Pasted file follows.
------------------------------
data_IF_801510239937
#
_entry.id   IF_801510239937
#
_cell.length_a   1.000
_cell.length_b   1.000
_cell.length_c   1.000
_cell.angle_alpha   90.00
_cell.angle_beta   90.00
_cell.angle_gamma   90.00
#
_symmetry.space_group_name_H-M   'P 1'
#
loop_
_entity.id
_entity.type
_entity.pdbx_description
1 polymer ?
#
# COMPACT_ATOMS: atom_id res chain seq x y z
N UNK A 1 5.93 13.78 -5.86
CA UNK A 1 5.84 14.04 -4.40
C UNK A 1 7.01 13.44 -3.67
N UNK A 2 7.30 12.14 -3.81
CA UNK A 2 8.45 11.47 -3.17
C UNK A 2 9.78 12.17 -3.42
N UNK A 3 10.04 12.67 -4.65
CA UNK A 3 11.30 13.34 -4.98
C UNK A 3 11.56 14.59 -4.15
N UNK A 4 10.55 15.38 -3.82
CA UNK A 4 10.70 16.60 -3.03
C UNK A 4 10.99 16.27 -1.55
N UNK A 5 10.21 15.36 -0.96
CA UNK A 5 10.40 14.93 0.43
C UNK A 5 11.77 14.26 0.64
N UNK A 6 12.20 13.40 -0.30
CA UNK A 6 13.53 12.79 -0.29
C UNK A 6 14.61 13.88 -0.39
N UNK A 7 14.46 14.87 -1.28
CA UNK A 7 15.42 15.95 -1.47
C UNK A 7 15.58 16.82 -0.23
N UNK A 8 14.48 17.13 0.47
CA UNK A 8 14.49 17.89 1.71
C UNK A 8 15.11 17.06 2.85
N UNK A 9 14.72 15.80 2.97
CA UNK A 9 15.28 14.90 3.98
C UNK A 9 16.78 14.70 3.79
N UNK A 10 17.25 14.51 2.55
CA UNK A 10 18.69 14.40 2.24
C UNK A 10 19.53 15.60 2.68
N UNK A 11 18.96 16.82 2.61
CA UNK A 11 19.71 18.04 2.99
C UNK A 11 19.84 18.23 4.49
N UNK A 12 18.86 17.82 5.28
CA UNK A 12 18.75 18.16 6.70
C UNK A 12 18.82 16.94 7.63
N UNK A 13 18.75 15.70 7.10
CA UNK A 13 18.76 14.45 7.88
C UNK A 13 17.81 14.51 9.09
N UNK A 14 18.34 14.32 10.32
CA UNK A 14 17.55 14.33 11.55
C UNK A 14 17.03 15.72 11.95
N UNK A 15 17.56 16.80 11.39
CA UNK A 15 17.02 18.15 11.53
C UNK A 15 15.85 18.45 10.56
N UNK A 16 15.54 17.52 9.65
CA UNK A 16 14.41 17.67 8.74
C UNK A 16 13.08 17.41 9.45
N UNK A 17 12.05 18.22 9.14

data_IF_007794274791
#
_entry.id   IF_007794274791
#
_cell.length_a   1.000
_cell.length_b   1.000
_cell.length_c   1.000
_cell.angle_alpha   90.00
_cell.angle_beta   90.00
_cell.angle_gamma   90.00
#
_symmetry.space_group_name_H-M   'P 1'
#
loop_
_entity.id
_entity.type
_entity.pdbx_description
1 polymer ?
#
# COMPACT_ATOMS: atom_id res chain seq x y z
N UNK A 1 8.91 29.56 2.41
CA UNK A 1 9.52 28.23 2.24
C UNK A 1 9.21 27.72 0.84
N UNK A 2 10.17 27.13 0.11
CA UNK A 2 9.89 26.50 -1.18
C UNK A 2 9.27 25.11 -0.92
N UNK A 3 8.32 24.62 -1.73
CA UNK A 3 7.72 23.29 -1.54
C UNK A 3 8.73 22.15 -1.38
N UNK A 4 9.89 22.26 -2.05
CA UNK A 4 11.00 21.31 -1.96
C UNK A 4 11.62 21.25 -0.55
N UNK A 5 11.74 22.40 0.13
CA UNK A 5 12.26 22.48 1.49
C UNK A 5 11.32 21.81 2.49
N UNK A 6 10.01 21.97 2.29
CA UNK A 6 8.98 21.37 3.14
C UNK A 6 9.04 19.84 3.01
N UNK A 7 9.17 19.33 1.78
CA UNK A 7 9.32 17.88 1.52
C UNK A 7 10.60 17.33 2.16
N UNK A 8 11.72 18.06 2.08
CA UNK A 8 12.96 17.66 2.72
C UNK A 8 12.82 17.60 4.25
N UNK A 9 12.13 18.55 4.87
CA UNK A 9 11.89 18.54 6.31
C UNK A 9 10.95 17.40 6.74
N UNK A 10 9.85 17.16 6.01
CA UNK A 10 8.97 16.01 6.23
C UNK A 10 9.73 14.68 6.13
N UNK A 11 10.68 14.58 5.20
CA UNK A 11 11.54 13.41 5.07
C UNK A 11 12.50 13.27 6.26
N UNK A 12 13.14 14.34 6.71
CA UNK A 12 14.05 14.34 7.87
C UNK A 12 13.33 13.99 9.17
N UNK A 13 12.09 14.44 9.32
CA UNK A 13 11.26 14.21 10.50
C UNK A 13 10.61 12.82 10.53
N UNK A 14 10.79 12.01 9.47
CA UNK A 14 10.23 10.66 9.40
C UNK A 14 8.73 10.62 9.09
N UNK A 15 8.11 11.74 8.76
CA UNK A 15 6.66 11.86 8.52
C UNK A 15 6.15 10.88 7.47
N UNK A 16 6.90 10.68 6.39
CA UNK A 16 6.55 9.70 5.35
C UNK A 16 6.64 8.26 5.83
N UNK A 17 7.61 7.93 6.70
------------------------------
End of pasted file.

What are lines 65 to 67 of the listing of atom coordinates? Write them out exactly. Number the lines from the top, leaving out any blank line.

C UNK A 15 15.85 18.45 10.56
N UNK A 16 15.54 17.52 9.65
CA UNK A 16 14.41 17.67 8.74